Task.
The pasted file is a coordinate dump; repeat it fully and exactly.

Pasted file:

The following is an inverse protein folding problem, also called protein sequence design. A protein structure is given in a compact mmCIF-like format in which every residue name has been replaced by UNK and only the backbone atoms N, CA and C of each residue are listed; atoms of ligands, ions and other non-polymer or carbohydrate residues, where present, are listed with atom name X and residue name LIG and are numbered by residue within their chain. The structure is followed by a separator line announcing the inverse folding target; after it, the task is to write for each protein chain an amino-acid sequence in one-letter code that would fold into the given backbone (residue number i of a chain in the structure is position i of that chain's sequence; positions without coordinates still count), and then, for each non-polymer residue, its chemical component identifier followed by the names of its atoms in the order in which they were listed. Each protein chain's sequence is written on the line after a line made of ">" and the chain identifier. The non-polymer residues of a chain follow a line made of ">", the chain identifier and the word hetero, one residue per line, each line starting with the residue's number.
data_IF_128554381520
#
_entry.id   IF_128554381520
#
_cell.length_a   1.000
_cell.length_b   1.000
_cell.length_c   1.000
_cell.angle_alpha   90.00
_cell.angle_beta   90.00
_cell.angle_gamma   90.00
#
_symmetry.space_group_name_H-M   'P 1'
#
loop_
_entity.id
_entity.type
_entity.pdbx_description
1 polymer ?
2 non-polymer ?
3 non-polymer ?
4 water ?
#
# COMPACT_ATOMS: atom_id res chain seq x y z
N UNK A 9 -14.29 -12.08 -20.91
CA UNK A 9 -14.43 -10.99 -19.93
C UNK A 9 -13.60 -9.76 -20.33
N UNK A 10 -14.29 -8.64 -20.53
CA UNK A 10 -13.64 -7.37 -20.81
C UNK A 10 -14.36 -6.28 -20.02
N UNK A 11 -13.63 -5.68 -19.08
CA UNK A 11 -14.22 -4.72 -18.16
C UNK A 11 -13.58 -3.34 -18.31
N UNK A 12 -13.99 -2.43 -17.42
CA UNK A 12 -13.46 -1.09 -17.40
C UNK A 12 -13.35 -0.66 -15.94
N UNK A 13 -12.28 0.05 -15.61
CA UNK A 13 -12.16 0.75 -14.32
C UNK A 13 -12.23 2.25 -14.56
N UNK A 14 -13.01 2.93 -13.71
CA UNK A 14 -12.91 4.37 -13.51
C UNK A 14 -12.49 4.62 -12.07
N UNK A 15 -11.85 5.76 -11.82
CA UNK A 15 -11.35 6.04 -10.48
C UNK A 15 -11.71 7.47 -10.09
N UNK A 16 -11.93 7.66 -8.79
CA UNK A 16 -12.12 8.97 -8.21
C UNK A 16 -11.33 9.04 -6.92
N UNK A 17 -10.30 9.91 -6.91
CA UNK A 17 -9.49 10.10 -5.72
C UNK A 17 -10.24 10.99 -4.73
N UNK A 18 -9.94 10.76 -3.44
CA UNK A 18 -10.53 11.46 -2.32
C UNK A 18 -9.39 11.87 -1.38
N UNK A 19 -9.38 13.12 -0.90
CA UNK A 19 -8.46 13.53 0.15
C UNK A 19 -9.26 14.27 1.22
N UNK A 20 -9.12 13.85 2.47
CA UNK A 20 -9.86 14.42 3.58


The following is an inverse protein folding problem, also called protein sequence design. A protein structure is given in a compact mmCIF-like format in which every residue name has been replaced by UNK and only the backbone atoms N, CA and C of each residue are listed; atoms of ligands, ions and other non-polymer or carbohydrate residues, where present, are listed with atom name X and residue name LIG and are numbered by residue within their chain. The structure is followed by a separator line announcing the inverse folding target; after it, the task is to write for each protein chain an amino-acid sequence in one-letter code that would fold into the given backbone (residue number i of a chain in the structure is position i of that chain's sequence; positions without coordinates still count), and then, for each non-polymer residue, its chemical component identifier followed by the names of its atoms in the order in which they were listed. Each protein chain's sequence is written on the line after a line made of ">" and the chain identifier. The non-polymer residues of a chain follow a line made of ">", the chain identifier and the word hetero, one residue per line, each line starting with the residue's number.
data_IF_128554381520
#
_entry.id   IF_128554381520
#
_cell.length_a   1.000
_cell.length_b   1.000
_cell.length_c   1.000
_cell.angle_alpha   90.00
_cell.angle_beta   90.00
_cell.angle_gamma   90.00
#
_symmetry.space_group_name_H-M   'P 1'
#
loop_
_entity.id
_entity.type
_entity.pdbx_description
1 polymer ?
2 non-polymer ?
3 non-polymer ?
4 water ?
#
# COMPACT_ATOMS: atom_id res chain seq x y z
N UNK A 9 -14.29 -12.08 -20.91
CA UNK A 9 -14.43 -10.99 -19.93
C UNK A 9 -13.60 -9.76 -20.33
N UNK A 10 -14.29 -8.64 -20.53
CA UNK A 10 -13.64 -7.37 -20.81
C UNK A 10 -14.36 -6.28 -20.02
N UNK A 11 -13.63 -5.68 -19.08
CA UNK A 11 -14.22 -4.72 -18.16
C UNK A 11 -13.58 -3.34 -18.31
N UNK A 12 -13.99 -2.43 -17.42
CA UNK A 12 -13.46 -1.09 -17.40
C UNK A 12 -13.35 -0.66 -15.94
N UNK A 13 -12.28 0.05 -15.61
CA UNK A 13 -12.16 0.75 -14.32
C UNK A 13 -12.23 2.25 -14.56
N UNK A 14 -13.01 2.93 -13.71
CA UNK A 14 -12.91 4.37 -13.51
C UNK A 14 -12.49 4.62 -12.07
N UNK A 15 -11.85 5.76 -11.82
CA UNK A 15 -11.35 6.04 -10.48
C UNK A 15 -11.71 7.47 -10.09
N UNK A 16 -11.93 7.66 -8.79
CA UNK A 16 -12.12 8.97 -8.21
C UNK A 16 -11.33 9.04 -6.92
N UNK A 17 -10.30 9.91 -6.91
CA UNK A 17 -9.49 10.10 -5.72
C UNK A 17 -10.24 10.99 -4.73
N UNK A 18 -9.94 10.76 -3.44
CA UNK A 18 -10.53 11.46 -2.32
C UNK A 18 -9.39 11.87 -1.38
N UNK A 19 -9.38 13.12 -0.90
CA UNK A 19 -8.46 13.53 0.15
C UNK A 19 -9.26 14.27 1.22
N UNK A 20 -9.12 13.85 2.47
CA UNK A 20 -9.86 14.42 3.58